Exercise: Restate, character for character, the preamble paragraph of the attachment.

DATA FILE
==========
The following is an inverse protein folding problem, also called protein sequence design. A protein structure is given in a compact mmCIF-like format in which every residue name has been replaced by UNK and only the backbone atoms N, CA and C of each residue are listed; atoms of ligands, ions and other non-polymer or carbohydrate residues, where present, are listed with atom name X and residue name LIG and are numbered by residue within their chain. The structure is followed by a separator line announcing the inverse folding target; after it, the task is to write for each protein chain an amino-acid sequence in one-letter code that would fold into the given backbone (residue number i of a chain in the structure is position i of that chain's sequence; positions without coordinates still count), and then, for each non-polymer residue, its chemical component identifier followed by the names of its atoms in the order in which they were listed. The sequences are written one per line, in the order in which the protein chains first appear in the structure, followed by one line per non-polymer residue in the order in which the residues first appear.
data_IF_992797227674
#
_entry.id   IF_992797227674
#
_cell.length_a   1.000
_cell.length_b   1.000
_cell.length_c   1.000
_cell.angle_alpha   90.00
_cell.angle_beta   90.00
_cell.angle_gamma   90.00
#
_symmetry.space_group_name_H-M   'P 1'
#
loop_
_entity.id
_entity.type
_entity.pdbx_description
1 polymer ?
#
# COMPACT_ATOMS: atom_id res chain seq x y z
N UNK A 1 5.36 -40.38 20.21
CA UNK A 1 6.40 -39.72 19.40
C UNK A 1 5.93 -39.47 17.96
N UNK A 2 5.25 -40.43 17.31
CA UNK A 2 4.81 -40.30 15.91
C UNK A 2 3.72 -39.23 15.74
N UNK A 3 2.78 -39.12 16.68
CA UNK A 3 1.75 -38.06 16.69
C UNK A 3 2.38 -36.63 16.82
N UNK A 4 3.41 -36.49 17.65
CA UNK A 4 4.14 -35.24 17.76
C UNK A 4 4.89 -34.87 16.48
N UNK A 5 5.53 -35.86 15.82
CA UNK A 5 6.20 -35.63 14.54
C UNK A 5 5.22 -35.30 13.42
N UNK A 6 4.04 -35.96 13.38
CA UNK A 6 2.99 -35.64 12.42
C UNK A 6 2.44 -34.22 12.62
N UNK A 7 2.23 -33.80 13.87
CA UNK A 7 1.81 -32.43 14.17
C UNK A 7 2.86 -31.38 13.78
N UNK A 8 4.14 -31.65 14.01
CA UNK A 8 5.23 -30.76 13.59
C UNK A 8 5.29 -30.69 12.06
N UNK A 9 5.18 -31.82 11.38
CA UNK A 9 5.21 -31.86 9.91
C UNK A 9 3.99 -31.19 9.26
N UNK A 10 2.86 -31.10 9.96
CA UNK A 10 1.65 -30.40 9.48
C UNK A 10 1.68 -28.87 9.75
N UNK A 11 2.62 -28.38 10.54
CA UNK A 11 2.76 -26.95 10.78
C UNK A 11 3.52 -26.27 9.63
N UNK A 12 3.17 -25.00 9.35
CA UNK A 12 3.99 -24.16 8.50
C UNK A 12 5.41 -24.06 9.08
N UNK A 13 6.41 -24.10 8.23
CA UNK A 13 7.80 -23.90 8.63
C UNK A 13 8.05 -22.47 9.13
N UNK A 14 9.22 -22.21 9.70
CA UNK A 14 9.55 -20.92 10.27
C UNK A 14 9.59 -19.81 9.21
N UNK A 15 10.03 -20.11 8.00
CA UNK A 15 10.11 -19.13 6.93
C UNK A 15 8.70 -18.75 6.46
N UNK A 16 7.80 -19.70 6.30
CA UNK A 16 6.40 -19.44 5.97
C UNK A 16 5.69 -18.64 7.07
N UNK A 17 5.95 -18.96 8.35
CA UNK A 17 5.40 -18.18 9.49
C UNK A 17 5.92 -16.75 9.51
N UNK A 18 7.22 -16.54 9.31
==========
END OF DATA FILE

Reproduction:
The following is an inverse protein folding problem, also called protein sequence design. A protein structure is given in a compact mmCIF-like format in which every residue name has been replaced by UNK and only the backbone atoms N, CA and C of each residue are listed; atoms of ligands, ions and other non-polymer or carbohydrate residues, where present, are listed with atom name X and residue name LIG and are numbered by residue within their chain. The structure is followed by a separator line announcing the inverse folding target; after it, the task is to write for each protein chain an amino-acid sequence in one-letter code that would fold into the given backbone (residue number i of a chain in the structure is position i of that chain's sequence; positions without coordinates still count), and then, for each non-polymer residue, its chemical component identifier followed by the names of its atoms in the order in which they were listed. The sequences are written one per line, in the order in which the protein chains first appear in the structure, followed by one line per non-polymer residue in the order in which the residues first appear.